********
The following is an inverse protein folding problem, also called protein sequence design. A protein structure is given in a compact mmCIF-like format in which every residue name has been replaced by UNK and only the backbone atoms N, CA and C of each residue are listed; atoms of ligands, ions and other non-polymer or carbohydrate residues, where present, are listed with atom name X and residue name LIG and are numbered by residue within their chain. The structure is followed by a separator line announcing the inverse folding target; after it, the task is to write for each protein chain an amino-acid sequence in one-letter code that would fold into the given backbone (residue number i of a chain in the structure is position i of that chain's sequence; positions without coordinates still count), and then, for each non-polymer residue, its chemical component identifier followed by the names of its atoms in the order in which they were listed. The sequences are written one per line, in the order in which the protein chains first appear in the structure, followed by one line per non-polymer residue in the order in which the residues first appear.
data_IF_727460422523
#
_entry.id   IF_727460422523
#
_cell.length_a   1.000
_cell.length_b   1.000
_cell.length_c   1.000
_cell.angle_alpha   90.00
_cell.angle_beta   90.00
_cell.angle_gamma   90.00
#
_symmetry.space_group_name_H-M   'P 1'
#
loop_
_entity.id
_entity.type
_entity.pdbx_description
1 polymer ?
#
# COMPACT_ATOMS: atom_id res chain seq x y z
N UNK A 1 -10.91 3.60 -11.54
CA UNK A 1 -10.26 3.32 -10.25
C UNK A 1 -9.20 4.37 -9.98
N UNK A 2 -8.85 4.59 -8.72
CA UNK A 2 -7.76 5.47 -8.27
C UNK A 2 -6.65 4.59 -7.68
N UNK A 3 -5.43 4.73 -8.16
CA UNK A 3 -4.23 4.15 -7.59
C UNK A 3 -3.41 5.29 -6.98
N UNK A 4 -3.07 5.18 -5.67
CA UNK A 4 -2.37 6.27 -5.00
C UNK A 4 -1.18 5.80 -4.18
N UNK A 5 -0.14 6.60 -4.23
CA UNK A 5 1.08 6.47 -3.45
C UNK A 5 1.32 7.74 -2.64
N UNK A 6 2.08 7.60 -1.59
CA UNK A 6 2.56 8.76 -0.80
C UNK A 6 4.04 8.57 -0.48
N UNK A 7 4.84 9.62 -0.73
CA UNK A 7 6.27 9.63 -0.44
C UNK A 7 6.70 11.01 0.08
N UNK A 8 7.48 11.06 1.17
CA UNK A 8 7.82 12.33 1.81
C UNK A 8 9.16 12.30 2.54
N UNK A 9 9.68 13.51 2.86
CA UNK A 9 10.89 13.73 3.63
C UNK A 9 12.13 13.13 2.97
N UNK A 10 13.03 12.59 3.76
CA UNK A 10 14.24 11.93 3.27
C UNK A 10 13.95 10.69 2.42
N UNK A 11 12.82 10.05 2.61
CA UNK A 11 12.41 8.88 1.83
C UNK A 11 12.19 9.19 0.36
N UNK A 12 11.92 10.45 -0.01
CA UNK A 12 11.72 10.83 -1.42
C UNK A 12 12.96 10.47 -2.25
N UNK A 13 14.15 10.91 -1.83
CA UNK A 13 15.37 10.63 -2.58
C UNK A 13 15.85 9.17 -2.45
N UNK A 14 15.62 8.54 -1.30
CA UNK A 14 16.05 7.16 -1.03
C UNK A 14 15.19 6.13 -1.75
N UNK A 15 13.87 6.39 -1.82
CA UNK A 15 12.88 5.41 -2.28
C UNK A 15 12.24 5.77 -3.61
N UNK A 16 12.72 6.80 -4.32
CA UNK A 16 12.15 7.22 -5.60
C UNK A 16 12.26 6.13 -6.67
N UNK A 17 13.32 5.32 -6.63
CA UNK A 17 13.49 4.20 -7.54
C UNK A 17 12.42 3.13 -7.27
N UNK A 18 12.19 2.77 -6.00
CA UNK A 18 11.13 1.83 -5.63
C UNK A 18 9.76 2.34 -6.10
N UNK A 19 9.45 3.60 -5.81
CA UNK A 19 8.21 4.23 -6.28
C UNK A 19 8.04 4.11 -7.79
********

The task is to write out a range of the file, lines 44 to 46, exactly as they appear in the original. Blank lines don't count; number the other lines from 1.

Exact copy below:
CA UNK A 8 7.82 12.33 1.81
C UNK A 8 9.16 12.30 2.54
N UNK A 9 9.68 13.51 2.86